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Sept. 11, State Fair compensation expert Feinberg to speak

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Attorney and victim compensation expert Kenneth Feinberg will speak Tuesday at the Indiana University Robert H. McKinney School of Law in Indianapolis about efforts to compensate victims of the Indiana State Fair stage collapse that included an unsuccessful settlement offer.

Indiana Attorney General Greg Zoeller and other attorneys involved in the compensation process will join Feinberg for a panel discussion called “Was the State Fair?” The discussion will be moderated by McKinney law professor Robert A. Katz, an expert on charitable relief for disaster victims and the relationship between tort compensation and charitable gifts for the same injuries.

Other panelists will include Matt Light, deputy attorney general and chief counsel of advisory services; Paul Mullin, a partner with Lewis & Wilkins LLP; and Tony Patterson, a partner with Parr Richey Obremskey Frandsen & Patterson LLP.

Feinberg, who also oversaw the compensation fund for victims of the Sept. 11 terrorist attacks, will speak about Indiana’s efforts to bring together plaintiffs and defendants in litigation involving the 2011 stage collapse that killed seven people and injured dozens. The event will take place on the 11th anniversary of the 9/11 attacks.  

Feinberg helped the Indiana attorney general's office devise a program for resolving legal claims resulting from the stage collapse. 

Victims were collectively compensated up to the state’s statutory cap of $5 million, and the Legislature authorized an additional one-time payment of $6 million for distribution to victims. Mid-America Sound Corp., one of two companies that offered an additional $7.2 million to victims, withdrew from the settlement last month after 51 of 62 claimants agreed to settlement terms, which the company deemed insufficient.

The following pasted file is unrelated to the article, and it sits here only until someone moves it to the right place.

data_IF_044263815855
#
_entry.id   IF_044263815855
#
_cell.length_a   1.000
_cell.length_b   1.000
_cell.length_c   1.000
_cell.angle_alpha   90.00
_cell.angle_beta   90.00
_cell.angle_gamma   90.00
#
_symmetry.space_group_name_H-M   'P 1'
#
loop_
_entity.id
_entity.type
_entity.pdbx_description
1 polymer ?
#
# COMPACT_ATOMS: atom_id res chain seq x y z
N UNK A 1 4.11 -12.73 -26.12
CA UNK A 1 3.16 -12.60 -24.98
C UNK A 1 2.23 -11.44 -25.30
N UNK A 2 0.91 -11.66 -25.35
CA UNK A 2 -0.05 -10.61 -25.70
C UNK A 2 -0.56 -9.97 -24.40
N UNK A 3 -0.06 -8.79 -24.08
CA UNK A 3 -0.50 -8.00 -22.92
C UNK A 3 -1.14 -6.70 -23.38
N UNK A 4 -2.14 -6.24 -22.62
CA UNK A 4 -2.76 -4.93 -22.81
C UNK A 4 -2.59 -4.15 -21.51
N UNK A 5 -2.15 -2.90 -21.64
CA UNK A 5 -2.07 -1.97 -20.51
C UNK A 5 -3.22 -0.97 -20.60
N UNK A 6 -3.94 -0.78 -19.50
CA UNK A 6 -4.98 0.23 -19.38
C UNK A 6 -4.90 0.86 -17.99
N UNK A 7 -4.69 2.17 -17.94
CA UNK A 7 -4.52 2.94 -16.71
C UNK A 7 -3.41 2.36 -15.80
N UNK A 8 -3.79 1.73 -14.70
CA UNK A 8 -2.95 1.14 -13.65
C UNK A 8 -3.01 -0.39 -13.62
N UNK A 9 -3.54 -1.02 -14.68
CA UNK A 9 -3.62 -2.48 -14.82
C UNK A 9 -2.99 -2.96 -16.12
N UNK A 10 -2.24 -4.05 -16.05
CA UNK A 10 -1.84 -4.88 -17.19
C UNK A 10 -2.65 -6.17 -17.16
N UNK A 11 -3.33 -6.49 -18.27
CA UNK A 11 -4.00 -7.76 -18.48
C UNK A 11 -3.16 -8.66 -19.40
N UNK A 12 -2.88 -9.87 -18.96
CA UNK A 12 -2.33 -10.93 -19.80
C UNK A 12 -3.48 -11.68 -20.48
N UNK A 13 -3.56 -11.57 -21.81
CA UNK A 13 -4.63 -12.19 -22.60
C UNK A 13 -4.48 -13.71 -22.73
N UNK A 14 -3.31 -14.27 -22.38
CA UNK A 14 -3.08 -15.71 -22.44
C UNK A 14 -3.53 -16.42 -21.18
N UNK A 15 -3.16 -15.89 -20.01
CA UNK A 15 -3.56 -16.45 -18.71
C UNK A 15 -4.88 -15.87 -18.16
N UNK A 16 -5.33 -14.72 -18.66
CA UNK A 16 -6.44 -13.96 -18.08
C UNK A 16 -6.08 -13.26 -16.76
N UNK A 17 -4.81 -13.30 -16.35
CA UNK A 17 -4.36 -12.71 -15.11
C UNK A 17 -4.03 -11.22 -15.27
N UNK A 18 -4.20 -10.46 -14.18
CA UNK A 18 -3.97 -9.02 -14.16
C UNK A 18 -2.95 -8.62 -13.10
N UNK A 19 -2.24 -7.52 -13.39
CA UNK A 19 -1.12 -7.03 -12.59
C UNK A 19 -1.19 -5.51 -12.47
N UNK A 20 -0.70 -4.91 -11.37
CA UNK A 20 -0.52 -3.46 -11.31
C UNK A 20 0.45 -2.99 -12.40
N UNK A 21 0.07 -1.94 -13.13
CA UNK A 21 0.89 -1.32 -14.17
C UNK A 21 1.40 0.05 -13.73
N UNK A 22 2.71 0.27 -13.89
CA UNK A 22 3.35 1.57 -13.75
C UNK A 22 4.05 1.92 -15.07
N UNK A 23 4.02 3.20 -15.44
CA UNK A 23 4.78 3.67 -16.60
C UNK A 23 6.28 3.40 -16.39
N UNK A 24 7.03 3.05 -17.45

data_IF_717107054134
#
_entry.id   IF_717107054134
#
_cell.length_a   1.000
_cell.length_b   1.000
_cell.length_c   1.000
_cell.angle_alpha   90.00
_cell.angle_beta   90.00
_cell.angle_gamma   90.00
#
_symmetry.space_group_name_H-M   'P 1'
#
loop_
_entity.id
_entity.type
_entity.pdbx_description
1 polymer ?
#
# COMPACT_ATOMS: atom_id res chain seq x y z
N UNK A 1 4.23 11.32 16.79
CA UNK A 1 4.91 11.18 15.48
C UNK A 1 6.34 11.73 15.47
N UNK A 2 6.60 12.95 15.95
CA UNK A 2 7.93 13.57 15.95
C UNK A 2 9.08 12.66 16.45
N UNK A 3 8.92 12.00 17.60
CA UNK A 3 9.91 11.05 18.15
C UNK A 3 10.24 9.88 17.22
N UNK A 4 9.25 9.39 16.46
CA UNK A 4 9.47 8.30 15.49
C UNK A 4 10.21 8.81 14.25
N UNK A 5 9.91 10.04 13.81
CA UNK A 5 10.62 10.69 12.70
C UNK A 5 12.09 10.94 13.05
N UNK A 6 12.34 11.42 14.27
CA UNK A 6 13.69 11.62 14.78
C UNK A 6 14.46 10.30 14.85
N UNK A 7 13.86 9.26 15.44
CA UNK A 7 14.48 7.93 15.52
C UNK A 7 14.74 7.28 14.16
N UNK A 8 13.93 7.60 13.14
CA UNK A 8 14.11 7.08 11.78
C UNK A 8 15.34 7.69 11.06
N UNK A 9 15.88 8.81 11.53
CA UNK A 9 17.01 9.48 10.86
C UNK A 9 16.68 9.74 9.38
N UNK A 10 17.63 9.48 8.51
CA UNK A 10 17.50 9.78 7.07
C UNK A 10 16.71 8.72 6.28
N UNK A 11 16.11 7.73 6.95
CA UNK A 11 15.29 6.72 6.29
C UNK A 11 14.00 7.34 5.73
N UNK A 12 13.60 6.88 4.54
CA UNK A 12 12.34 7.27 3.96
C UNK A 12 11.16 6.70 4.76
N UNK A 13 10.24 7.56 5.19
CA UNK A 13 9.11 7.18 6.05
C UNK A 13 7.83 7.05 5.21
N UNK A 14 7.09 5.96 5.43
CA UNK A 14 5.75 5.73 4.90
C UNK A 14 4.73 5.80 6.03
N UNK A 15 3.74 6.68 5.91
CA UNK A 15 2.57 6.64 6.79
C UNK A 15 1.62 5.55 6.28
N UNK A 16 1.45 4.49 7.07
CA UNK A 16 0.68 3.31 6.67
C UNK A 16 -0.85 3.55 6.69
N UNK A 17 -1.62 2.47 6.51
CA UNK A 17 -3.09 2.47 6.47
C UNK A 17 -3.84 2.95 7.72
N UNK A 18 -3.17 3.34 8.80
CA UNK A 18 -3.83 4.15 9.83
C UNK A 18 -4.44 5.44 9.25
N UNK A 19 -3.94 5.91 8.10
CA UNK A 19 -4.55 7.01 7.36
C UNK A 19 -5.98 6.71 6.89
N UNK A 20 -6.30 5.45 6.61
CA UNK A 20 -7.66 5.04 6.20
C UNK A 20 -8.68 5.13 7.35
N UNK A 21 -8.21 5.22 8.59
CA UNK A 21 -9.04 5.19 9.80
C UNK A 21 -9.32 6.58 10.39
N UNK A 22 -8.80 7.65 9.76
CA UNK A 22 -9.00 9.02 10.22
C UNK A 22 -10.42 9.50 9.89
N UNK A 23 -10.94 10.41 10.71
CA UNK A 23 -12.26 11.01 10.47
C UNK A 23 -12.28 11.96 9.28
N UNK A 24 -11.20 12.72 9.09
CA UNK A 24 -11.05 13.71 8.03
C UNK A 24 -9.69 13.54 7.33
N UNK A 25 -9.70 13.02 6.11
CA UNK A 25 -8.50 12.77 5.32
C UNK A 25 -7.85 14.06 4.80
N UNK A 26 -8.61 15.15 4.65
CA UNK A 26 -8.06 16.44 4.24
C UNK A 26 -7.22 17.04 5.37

James Thomas Engineering also had agreed to take part in the settlement, which had been designed to increase compensation for victims and let them obtain payments without litigation.

Tuesday’s event will take place from 5:30 to 7:30 p.m. in the Wynne Courtroom. Feinberg will sign copies of his new book, “Who Gets What: Fair Compensation after Tragedy and Financial Upheaval,” afterward in the Conour Atrium.

More information is available a on the law school's website.

 

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  1. Don't we have bigger issues to concern ourselves with?

  2. Anyone who takes the time to study disciplinary and bar admission cases in Indiana ... much of which is, as a matter of course and by intent, off the record, would have a very difficult time drawing lines that did not take into account things which are not supposed to matter, such as affiliations, associations, associates and the like. Justice Hoosier style is a far departure than what issues in most other parts of North America. (More like Central America, in fact.) See, e.g., http://www.theindianalawyer.com/indiana-attorney-illegally-practicing-in-florida-suspended-for-18-months/PARAMS/article/42200 When while the Indiana court system end the cruel practice of killing prophets of due process and those advocating for blind justice?

  3. Wouldn't this call for an investigation of Government corruption? Chief Justice Loretta Rush, wrote that the case warranted the high court’s review because the method the Indiana Court of Appeals used to reach its decision was “a significant departure from the law.” Specifically, David wrote that the appellate panel ruled after reweighing of the evidence, which is NOT permissible at the appellate level. **But yet, they look the other way while an innocent child was taken by a loving mother who did nothing wrong"

  4. Different rules for different folks....

  5. I would strongly suggest anyone seeking mediation check the experience of the mediator. There are retired judges who decide to become mediators. Their training and experience is in making rulings which is not the point of mediation.

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